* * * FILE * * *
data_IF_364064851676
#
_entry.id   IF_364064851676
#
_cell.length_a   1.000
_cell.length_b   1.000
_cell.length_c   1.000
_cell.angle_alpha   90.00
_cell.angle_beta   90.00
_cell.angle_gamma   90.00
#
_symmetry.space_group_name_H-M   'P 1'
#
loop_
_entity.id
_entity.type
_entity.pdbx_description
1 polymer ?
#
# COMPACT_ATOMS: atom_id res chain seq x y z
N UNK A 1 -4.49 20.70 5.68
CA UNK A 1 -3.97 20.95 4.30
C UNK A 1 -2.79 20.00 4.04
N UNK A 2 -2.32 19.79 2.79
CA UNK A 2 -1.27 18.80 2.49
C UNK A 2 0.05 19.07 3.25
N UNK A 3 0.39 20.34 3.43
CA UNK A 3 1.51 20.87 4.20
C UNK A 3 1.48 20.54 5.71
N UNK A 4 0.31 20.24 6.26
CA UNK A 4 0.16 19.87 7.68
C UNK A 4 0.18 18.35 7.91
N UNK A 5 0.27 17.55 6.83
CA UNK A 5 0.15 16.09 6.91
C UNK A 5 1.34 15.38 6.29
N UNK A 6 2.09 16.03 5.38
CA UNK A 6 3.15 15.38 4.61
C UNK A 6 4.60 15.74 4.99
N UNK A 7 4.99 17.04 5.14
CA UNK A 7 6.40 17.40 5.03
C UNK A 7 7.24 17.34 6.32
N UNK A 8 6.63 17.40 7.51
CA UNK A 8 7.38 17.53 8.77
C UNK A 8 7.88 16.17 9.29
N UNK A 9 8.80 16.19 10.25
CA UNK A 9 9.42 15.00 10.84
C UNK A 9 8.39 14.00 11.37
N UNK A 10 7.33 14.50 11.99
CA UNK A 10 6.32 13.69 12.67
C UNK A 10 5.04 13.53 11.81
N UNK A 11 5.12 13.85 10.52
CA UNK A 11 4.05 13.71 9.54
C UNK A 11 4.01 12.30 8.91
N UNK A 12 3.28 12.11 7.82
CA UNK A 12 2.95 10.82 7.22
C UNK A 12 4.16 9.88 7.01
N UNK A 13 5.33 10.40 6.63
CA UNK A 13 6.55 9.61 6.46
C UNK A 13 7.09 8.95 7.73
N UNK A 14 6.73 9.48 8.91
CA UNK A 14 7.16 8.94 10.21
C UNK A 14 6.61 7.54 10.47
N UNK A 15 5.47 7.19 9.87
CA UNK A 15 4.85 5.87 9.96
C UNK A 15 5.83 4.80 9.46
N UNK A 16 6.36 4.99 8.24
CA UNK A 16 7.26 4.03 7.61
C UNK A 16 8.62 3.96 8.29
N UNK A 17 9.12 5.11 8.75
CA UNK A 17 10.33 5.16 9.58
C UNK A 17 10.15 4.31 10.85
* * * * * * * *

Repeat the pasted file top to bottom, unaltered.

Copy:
data_IF_364064851676
#
_entry.id   IF_364064851676
#
_cell.length_a   1.000
_cell.length_b   1.000
_cell.length_c   1.000
_cell.angle_alpha   90.00
_cell.angle_beta   90.00
_cell.angle_gamma   90.00
#
_symmetry.space_group_name_H-M   'P 1'
#
loop_
_entity.id
_entity.type
_entity.pdbx_description
1 polymer ?
#
# COMPACT_ATOMS: atom_id res chain seq x y z
N UNK A 1 -4.49 20.70 5.68
CA UNK A 1 -3.97 20.95 4.30
C UNK A 1 -2.79 20.00 4.04
N UNK A 2 -2.32 19.79 2.79
CA UNK A 2 -1.27 18.80 2.49
C UNK A 2 0.05 19.07 3.25
N UNK A 3 0.39 20.34 3.43
CA UNK A 3 1.51 20.87 4.20
C UNK A 3 1.48 20.54 5.71
N UNK A 4 0.31 20.24 6.26
CA UNK A 4 0.16 19.87 7.68
C UNK A 4 0.18 18.35 7.91
N UNK A 5 0.27 17.55 6.83
CA UNK A 5 0.15 16.09 6.91
C UNK A 5 1.34 15.38 6.29
N UNK A 6 2.09 16.03 5.38
CA UNK A 6 3.15 15.38 4.61
C UNK A 6 4.60 15.74 4.99
N UNK A 7 4.99 17.04 5.14
CA UNK A 7 6.40 17.40 5.03
C UNK A 7 7.24 17.34 6.32
N UNK A 8 6.63 17.40 7.51
CA UNK A 8 7.38 17.53 8.77
C UNK A 8 7.88 16.17 9.29
N UNK A 9 8.80 16.19 10.25
CA UNK A 9 9.42 15.00 10.84
C UNK A 9 8.39 14.00 11.37
N UNK A 10 7.33 14.50 11.99
CA UNK A 10 6.32 13.69 12.67
C UNK A 10 5.04 13.53 11.81
N UNK A 11 5.12 13.85 10.52
CA UNK A 11 4.05 13.71 9.54
C UNK A 11 4.01 12.30 8.91
N UNK A 12 3.28 12.11 7.82
CA UNK A 12 2.95 10.82 7.22
C UNK A 12 4.16 9.88 7.01
N UNK A 13 5.33 10.40 6.63
CA UNK A 13 6.55 9.61 6.46
C UNK A 13 7.09 8.95 7.73
N UNK A 14 6.73 9.48 8.91
CA UNK A 14 7.16 8.94 10.21
C UNK A 14 6.61 7.54 10.47
N UNK A 15 5.47 7.19 9.87
CA UNK A 15 4.85 5.87 9.96
C UNK A 15 5.83 4.80 9.46
N UNK A 16 6.36 4.99 8.24
CA UNK A 16 7.26 4.03 7.61
C UNK A 16 8.62 3.96 8.29
N UNK A 17 9.12 5.11 8.75
CA UNK A 17 10.33 5.16 9.58
C UNK A 17 10.15 4.31 10.85